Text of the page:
Two good things came out of this. No less than 4 star reviews came from readers who actually bought the books, which means all of the 3 star reviews were written by people I have personally contacted and offered them a free copy in exchange of a honest review. It stands to reason that those people wouldn’t have bought them in the first place, but it’s hard to say no to a free book. The less than stellar reviews helped trim down readers, helping them decide whether the books are for them or not, so after a while only 4 and 5 star reviews showed up.
In order to get some of those most needed reviews, I contacted people who had already reviewed some of my books, but many other book bloggers too. I offered the first book in the series, and if the review were favorable, I would offer the next book too. Several Goodreads groups were very helpful with this. I also tried to offer them on Tomson, but I was less pleased with the quality of the reviews received. After each release, I did a giveaway on LibraryThing. It’s hard to say how many of the winners read the book, but at least it got the word out.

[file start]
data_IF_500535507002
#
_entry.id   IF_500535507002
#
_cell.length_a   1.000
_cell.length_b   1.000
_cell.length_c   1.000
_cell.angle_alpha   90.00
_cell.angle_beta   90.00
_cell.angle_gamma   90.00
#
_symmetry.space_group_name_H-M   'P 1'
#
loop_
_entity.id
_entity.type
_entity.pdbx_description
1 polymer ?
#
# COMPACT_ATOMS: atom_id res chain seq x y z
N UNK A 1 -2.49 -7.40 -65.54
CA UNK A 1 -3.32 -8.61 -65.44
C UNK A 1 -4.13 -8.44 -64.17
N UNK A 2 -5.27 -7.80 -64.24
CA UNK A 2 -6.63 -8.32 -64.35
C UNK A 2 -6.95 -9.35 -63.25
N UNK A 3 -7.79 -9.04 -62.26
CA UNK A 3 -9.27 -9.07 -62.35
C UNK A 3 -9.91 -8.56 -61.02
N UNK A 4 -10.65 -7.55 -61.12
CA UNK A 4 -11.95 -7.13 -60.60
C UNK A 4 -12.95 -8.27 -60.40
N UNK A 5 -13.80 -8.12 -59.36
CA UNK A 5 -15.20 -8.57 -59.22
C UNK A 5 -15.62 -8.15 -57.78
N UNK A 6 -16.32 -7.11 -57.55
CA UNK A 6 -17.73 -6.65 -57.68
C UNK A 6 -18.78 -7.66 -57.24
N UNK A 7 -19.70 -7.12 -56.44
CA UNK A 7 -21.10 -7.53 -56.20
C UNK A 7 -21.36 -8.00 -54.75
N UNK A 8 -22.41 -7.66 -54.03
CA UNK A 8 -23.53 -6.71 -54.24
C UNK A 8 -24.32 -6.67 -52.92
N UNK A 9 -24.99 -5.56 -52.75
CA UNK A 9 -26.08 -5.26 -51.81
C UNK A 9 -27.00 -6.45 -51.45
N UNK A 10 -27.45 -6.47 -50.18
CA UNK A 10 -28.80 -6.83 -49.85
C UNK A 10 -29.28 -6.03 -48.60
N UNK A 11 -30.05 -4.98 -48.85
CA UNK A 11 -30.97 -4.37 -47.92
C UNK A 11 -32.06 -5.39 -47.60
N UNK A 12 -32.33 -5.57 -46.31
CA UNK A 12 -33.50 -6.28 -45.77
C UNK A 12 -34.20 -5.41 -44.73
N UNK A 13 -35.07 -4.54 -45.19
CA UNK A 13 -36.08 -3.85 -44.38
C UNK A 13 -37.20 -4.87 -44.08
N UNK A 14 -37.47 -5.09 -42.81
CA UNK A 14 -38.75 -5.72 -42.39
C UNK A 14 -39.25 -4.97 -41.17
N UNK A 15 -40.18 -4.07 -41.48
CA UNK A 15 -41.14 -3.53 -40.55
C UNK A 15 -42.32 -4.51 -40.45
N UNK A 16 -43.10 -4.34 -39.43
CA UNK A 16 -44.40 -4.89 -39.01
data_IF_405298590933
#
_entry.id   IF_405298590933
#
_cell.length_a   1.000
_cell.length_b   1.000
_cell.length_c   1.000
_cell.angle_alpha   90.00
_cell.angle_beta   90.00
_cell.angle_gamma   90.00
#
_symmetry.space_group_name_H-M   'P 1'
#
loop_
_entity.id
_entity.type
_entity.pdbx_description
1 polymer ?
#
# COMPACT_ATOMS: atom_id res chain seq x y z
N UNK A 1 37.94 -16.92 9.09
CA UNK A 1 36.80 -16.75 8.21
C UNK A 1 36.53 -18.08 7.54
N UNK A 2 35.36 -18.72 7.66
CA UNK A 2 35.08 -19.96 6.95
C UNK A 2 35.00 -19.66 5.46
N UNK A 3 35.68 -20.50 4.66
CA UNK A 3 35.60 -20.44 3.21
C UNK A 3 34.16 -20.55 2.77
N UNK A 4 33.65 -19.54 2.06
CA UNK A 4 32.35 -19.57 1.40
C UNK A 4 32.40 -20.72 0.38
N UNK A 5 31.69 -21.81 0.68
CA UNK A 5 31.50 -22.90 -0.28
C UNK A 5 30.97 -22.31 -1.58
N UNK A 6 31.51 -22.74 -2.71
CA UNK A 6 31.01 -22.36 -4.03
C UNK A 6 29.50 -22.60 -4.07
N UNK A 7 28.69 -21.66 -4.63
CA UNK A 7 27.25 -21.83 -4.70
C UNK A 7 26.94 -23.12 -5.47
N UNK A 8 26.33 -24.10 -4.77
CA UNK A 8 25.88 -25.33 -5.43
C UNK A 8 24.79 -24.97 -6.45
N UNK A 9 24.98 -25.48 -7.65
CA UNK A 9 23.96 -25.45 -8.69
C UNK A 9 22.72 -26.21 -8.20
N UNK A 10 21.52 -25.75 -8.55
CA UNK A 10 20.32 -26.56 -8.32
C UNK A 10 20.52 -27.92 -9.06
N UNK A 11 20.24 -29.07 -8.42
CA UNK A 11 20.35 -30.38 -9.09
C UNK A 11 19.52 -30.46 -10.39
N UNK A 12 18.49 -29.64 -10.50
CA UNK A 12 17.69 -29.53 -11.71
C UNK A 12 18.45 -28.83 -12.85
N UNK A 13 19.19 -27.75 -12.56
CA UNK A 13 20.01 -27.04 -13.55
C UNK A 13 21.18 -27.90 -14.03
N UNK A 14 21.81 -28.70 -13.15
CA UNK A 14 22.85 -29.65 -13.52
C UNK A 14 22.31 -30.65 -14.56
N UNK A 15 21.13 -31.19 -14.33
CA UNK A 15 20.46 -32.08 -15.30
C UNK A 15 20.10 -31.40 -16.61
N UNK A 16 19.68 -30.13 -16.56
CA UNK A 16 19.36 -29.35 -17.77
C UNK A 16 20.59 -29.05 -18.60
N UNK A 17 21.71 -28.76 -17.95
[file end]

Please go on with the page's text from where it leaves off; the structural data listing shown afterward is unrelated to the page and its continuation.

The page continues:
For Order Restored, I ran a giveaway on 20 book blogs for a week and received over 1200 entries. I wasn’t expecting such a high number, especially since it was the third book in the series, and I regretted I hadn’t offered more copies. The amount of time put into organizing the giveaway was almost as high as for a blog tour, I reckon, so I’ll think twice before doing it again.
What else helps selling books? I have no data showing that Twitter ads do. In fact, I think they don’t. Spamming Facebook groups works best for free ebooks and only moderately so for $0.99 priced ebooks. Facebook fan pages are a bust since most posta don’t reach over 200 people, and if they include links they’re barely seen by a handful. I’m almost tempted to start friending people with my personal profile, but I’d rather not bore my friends and family with book related posts.
I haven’t tried any paid advertisement. I wouldn’t know where to start, and the books aren’t making enough money to afford that. And, honestly, I’d rather write instead. At the end of the day/year, when I did the math, it turned out that my best seller is Blue Moon Café Series and I did no promotion for it at all. Shrug.
January, August, and November had the most sales. Amazon is leading the pack, followed in the distance by Barnes & Noble, Apple, and Smashwords, with Sony and Kobo far behind.
Aside from publishing and obviously writing, I’m also offering ebookformatting services for indie writers and started a book blog where I plan to spotlight indie books.
So now the entire The Impaler Legacy series is out, and I’m working on the Broken People series.
That’s about all for this year, let’s see what the next year will bring!